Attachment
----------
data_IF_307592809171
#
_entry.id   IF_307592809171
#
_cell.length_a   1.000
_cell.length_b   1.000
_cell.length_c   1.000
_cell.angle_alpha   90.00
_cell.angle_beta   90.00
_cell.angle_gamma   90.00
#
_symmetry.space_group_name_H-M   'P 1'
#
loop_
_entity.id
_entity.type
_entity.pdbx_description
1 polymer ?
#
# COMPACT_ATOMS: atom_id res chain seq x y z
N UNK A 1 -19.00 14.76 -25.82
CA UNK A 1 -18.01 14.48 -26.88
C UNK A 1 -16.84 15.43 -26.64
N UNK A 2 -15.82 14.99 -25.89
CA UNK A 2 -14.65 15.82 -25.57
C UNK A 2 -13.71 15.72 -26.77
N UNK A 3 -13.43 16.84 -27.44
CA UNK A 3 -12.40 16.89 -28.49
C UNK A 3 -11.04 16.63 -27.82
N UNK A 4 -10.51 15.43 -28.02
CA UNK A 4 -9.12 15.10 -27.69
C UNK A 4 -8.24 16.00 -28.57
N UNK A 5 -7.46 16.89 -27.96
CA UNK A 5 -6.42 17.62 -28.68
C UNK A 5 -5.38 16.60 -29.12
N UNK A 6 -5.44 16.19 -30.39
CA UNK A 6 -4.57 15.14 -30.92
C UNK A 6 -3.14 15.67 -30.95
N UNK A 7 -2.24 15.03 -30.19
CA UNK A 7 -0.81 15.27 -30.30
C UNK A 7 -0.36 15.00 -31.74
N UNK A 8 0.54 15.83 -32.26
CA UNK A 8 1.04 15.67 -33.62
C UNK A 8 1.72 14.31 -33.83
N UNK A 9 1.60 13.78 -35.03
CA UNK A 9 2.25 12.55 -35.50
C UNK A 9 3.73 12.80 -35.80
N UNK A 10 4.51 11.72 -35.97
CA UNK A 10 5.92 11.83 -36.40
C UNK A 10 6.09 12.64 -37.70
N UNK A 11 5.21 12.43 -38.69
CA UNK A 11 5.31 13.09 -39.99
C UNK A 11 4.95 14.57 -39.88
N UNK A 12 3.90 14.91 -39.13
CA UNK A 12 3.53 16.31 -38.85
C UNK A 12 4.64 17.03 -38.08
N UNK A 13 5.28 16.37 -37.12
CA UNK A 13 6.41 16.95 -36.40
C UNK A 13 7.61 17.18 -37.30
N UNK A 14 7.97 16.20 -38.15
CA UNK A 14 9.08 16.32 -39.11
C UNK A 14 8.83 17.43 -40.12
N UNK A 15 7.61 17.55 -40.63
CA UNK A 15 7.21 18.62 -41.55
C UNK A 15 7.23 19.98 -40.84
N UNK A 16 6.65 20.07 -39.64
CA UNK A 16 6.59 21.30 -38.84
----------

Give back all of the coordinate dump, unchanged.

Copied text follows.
data_IF_307592809171
#
_entry.id   IF_307592809171
#
_cell.length_a   1.000
_cell.length_b   1.000
_cell.length_c   1.000
_cell.angle_alpha   90.00
_cell.angle_beta   90.00
_cell.angle_gamma   90.00
#
_symmetry.space_group_name_H-M   'P 1'
#
loop_
_entity.id
_entity.type
_entity.pdbx_description
1 polymer ?
#
# COMPACT_ATOMS: atom_id res chain seq x y z
N UNK A 1 -19.00 14.76 -25.82
CA UNK A 1 -18.01 14.48 -26.88
C UNK A 1 -16.84 15.43 -26.64
N UNK A 2 -15.82 14.99 -25.89
CA UNK A 2 -14.65 15.82 -25.57
C UNK A 2 -13.71 15.72 -26.77
N UNK A 3 -13.43 16.84 -27.44
CA UNK A 3 -12.40 16.89 -28.49
C UNK A 3 -11.04 16.63 -27.82
N UNK A 4 -10.51 15.43 -28.02
CA UNK A 4 -9.12 15.10 -27.69
C UNK A 4 -8.24 16.00 -28.57
N UNK A 5 -7.46 16.89 -27.96
CA UNK A 5 -6.42 17.62 -28.68
C UNK A 5 -5.38 16.60 -29.12
N UNK A 6 -5.44 16.19 -30.39
CA UNK A 6 -4.57 15.14 -30.92
C UNK A 6 -3.14 15.67 -30.95
N UNK A 7 -2.24 15.03 -30.19
CA UNK A 7 -0.81 15.27 -30.30
C UNK A 7 -0.36 15.00 -31.74
N UNK A 8 0.54 15.83 -32.26
CA UNK A 8 1.04 15.67 -33.62
C UNK A 8 1.72 14.31 -33.83
N UNK A 9 1.60 13.78 -35.03
CA UNK A 9 2.25 12.55 -35.50
C UNK A 9 3.73 12.80 -35.80
N UNK A 10 4.51 11.72 -35.97
CA UNK A 10 5.92 11.83 -36.40
C UNK A 10 6.09 12.64 -37.70
N UNK A 11 5.21 12.43 -38.69
CA UNK A 11 5.31 13.09 -39.99
C UNK A 11 4.95 14.57 -39.88
N UNK A 12 3.90 14.91 -39.13
CA UNK A 12 3.53 16.31 -38.85
C UNK A 12 4.64 17.03 -38.08
N UNK A 13 5.28 16.37 -37.12
CA UNK A 13 6.41 16.95 -36.40
C UNK A 13 7.61 17.18 -37.30
N UNK A 14 7.97 16.20 -38.15
CA UNK A 14 9.08 16.32 -39.11
C UNK A 14 8.83 17.43 -40.12
N UNK A 15 7.61 17.55 -40.63
CA UNK A 15 7.21 18.62 -41.55
C UNK A 15 7.23 19.98 -40.84
N UNK A 16 6.65 20.07 -39.64
CA UNK A 16 6.59 21.30 -38.84